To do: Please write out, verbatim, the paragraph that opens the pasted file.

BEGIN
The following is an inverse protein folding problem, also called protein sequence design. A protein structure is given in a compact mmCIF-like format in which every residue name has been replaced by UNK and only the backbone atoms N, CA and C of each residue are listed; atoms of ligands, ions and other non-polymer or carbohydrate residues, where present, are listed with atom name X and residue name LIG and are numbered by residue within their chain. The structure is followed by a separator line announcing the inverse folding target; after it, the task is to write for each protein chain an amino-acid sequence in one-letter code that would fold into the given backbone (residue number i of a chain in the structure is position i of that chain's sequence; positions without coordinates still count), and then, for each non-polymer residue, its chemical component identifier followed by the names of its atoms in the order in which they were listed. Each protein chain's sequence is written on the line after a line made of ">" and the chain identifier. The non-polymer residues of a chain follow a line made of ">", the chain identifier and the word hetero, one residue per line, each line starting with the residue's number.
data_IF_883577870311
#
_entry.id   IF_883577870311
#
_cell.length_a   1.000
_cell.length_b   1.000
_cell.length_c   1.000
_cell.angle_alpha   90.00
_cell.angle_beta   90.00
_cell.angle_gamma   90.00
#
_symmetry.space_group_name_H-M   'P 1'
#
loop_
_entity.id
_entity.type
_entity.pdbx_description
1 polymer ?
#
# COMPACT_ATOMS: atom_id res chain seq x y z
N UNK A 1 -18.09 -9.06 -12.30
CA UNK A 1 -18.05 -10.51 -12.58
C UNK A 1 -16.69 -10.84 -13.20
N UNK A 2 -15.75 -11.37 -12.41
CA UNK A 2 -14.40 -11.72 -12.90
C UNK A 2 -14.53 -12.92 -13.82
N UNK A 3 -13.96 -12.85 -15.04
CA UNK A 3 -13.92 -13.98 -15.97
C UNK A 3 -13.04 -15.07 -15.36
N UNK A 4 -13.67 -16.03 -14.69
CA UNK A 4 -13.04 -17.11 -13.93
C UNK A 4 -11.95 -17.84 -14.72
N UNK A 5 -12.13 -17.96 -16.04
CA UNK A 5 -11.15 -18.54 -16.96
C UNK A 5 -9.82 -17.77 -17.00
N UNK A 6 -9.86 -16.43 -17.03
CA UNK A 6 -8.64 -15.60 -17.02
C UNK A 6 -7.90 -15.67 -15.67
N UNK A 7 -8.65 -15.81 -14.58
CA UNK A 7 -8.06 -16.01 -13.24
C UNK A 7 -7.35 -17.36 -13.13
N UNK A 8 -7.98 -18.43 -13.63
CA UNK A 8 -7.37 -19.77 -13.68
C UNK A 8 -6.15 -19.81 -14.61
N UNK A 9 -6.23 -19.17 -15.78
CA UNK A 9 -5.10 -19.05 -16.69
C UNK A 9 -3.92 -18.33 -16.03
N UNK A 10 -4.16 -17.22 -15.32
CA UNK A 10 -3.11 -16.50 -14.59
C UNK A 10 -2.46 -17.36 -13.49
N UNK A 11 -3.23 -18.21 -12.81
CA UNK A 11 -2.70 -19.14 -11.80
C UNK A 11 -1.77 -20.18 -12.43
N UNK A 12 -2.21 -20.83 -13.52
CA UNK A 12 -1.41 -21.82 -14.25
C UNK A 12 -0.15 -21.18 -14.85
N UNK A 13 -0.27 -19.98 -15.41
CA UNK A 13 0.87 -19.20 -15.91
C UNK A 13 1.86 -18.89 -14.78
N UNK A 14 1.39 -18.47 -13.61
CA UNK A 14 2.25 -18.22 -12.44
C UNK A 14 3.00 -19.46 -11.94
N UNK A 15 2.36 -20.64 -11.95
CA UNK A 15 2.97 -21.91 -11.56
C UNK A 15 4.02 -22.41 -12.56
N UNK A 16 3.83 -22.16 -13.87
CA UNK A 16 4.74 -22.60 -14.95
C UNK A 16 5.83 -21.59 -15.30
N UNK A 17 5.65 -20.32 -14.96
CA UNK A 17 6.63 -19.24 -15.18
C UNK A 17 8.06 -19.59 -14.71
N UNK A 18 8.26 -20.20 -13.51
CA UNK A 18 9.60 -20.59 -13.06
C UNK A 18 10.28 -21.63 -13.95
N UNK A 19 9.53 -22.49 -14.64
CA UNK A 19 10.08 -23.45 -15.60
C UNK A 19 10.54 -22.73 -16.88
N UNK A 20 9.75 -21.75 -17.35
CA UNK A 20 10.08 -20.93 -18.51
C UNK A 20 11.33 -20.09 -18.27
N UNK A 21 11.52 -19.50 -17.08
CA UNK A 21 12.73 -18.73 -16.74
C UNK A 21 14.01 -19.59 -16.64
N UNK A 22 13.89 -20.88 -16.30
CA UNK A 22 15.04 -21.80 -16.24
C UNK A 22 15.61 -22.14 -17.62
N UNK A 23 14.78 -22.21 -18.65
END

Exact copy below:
The following is an inverse protein folding problem, also called protein sequence design. A protein structure is given in a compact mmCIF-like format in which every residue name has been replaced by UNK and only the backbone atoms N, CA and C of each residue are listed; atoms of ligands, ions and other non-polymer or carbohydrate residues, where present, are listed with atom name X and residue name LIG and are numbered by residue within their chain. The structure is followed by a separator line announcing the inverse folding target; after it, the task is to write for each protein chain an amino-acid sequence in one-letter code that would fold into the given backbone (residue number i of a chain in the structure is position i of that chain's sequence; positions without coordinates still count), and then, for each non-polymer residue, its chemical component identifier followed by the names of its atoms in the order in which they were listed. Each protein chain's sequence is written on the line after a line made of ">" and the chain identifier. The non-polymer residues of a chain follow a line made of ">", the chain identifier and the word hetero, one residue per line, each line starting with the residue's number.